Oscar nominations are announced Thursday. Ben Travers Predicts the Best Picture category...
The time has come to put forth my final predictions for Best Picture, and never has a task been more daunting. With so many films making late surges (Skyfall on the Producers Guild List? Salmon Fishing in the Yemen with three Golden Globe nods?) and the Academy rules allowing for up to 10 nominees, there are more movies with a legitimate shot at a nomination than ever before.
I’d like to put The Impossible in the mix having seen and adored it recently, but a respected colleague pointed out there isn’t much buzz out there for it. The Sessions seems to have similarly dropped off voters’ radar. It hasn’t won enough precursor awards to be seen as a legitimate contender. And we all know what happened to The Hobbit.
So who’s got the best odds? Who will hear their name called on January 10? And who will wake up to an alarm instead of a congratulatory phone call? Let’s dig in.
10) Moonrise Kingdom (-)
It won an AFI award for Best Movie, racked up five Independent Spirit Award nominations, and snagged a much-needed Golden Globe nod for Best Picture (Musical/Comedy) as well. More recently, it landed on the Top 10 list for the Producers Guild of America. Critics love it and it’s Wes Anderson’s highest grossing film in a decade.
But is that enough?
I want to say yes, but my gut says no. The Academy has never warmed to Wes Anderson’s films despite critical adoration, a fervent fan base, and Oscar buzz for each one of his films.
He was nominated for Best Original Screenplay for The Royal Tenenbaums back in 2001, but that film deserved a shot at Best Picture, Actor, Supporting Actor and more that it never got. Fantastic Mr. Fox scored a Best Animated Feature nomination, but couldn’t beat Up because it had a Best Picture nod going for it.
It would be a mild but pleasant surprise if Moonrise Kingdom makes the cut, but I’m guessing Mr. Anderson won’t get enough first place votes.
9) Beasts of the Southern Wild (-)
Just when you thought it was out, they pulled it back in. They, of course, being the Producers Guild of America who chose to include Beasts of the Southern Wild on their Top 10 list.
Yes, the film has earned its fair share of awards season accolades, but it seemed to be losing steam anyway down the stretch. It’s only got $11 million in the bank at the box office, and hasn’t been in theaters since November.
Yet its supporters are ardent. It needs first place votes to secure a spot and this group could get it done. If this were a Weinstein Co. release, I’d say they would, too. It’s not, though, so I’m going the other way. No nomination for Beasts.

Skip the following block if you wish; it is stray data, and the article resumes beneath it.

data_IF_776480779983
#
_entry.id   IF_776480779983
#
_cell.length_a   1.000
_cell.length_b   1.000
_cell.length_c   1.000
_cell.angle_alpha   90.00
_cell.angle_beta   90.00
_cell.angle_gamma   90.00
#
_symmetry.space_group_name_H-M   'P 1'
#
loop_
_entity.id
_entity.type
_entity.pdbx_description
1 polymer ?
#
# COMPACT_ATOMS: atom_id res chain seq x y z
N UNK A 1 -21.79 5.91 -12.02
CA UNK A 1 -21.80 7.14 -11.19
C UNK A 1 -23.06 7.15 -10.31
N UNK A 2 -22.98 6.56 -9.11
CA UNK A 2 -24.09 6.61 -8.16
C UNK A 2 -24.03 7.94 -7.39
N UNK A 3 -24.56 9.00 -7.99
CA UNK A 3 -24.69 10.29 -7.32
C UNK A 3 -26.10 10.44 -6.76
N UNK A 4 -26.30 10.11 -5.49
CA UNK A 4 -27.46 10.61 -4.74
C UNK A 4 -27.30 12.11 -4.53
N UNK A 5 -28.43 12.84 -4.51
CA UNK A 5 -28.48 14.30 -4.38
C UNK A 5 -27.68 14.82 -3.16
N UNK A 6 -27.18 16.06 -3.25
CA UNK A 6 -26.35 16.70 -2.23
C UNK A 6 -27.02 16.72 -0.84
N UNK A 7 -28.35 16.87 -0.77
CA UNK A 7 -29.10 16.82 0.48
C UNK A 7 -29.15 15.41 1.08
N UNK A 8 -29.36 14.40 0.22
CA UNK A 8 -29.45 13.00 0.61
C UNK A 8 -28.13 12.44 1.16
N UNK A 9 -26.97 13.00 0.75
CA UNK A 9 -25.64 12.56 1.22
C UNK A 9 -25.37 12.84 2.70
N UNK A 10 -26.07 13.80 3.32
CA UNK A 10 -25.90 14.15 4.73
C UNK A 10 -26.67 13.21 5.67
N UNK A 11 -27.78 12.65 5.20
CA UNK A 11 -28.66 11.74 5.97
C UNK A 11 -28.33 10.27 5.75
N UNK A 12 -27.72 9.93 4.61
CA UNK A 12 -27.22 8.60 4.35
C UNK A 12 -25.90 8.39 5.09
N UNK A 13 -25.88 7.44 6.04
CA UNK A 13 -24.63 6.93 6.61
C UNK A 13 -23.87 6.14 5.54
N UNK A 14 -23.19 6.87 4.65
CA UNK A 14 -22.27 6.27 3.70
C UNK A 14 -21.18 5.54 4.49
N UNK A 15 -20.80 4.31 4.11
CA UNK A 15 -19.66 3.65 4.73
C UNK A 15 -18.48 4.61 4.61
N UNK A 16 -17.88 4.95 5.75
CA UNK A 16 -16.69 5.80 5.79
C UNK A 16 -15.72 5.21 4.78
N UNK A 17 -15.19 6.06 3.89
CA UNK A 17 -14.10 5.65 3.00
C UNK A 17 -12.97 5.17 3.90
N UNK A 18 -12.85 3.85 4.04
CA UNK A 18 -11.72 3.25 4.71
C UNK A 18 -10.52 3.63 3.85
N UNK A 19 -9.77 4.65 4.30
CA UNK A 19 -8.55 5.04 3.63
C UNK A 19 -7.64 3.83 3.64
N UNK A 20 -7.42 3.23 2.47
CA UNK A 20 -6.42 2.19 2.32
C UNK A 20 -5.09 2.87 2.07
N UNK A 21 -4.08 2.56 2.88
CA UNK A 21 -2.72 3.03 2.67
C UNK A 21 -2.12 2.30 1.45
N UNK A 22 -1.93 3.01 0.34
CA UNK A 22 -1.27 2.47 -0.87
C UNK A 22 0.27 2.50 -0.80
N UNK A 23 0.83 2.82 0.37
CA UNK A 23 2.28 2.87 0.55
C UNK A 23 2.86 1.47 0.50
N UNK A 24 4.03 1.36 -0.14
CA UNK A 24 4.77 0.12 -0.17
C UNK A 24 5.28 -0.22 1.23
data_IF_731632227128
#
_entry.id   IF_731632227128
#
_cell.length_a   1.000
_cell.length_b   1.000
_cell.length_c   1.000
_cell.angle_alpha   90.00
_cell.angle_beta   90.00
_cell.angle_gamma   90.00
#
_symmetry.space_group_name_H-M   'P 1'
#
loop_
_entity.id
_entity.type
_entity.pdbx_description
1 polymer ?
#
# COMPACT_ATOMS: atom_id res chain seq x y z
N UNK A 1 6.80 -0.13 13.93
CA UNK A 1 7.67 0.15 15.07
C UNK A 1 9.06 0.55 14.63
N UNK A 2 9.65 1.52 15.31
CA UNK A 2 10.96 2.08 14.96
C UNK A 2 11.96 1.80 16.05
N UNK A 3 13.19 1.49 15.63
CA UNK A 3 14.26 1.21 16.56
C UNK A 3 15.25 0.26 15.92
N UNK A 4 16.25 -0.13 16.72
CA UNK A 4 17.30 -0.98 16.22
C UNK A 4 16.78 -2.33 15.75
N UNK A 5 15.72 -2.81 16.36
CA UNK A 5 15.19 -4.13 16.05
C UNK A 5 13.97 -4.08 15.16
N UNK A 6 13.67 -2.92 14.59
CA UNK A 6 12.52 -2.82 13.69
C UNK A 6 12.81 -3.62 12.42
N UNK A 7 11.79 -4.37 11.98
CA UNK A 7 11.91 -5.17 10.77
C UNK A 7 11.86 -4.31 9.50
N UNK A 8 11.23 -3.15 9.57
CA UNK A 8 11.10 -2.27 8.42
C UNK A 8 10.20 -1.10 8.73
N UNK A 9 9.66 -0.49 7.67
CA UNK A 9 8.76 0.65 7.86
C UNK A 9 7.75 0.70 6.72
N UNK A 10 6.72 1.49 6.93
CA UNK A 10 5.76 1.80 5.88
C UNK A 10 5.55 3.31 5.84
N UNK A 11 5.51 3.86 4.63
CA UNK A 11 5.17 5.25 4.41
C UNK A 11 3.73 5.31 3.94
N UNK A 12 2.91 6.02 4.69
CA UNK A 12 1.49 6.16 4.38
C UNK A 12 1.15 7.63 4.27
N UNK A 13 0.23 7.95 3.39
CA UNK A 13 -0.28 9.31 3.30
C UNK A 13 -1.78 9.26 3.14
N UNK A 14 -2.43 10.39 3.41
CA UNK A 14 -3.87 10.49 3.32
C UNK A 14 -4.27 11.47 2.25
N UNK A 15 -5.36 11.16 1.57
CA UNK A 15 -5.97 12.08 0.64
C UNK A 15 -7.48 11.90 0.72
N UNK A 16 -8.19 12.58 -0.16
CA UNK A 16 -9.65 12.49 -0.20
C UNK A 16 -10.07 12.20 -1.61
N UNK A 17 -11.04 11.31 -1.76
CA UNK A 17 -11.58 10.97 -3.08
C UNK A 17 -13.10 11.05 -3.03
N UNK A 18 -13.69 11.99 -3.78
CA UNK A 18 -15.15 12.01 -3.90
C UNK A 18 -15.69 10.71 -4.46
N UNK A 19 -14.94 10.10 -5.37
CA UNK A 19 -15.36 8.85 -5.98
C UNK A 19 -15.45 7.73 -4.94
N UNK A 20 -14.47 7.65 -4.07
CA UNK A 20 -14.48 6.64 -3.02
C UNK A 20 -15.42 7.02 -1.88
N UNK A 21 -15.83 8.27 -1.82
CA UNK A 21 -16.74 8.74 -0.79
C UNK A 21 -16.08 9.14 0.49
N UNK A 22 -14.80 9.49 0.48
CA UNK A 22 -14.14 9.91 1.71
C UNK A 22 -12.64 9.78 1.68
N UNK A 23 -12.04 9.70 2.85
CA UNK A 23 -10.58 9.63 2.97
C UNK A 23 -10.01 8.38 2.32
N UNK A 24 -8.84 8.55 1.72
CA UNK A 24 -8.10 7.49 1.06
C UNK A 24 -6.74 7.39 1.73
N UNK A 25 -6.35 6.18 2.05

8) The Master (-1)
Remember what I said about Weinstein Co. releases? Yeah, this one’s getting in because of Harvey and Bob.
The duo seems to be throwing most of their weight behind Silver Linings Playbook and the somewhat surprising hit Django Unchained, but they certainly won’t miss out on having a third nominee in the ring if they can get it.
I learned not to bet against the Weinsteins after Meryl Streep won her third Oscar for the abysmal The Iron Lady. I’m certainly not going to disrespect them when they’ve got a critically lauded Paul Thomas Anderson film to tote around Hollywood.
The Master makes the cut.
7) Django Unchained (+3)
Am I the only one a little shocked to see this movie in a dead heat with Les Miserables at the holiday box office? The extremely popular musical actually made less than Tarantino’s violent western on its first weekend. Django rolled up a whopping $64 million in six days—a figure not just good for its companies’ bottom lines, but also a big boost for the film’s Oscar hopes.
When I last wrote about Django’s Oscar odds, I said it needed to “score big at the box office early” and “garner…great reviews”. Check and check. Factor in its aforementioned award-friendly distributor, and I see a second straight Best Picture nomination in QT’s future.
6) Life of Pi (-1)
Now we get into the locks, though I would be most tentative to call Ang Lee’s religious allegory thee sure thing of the sure things.
It did well enough at the box office to be regarded as a hit (it should crack $100 million once the nominations are announced) and it has a stable of vocal advocates who won’t let anyone forget it’s a contender. Lee is no stranger to the Academy, and they’ll be eager to reward him for pushing the medium forward visually.
Life of Pi should see plenty of nominations in the technical categories, but it will need all of the techies to vote it as their No. 1 film as well to snare a Best Picture nod. I think it will happen, but the film hasn’t been making waves in the precursors like many expected. Three Golden Globe nominations and a Producer’s Guild mention don’t make me feel as sure as I should.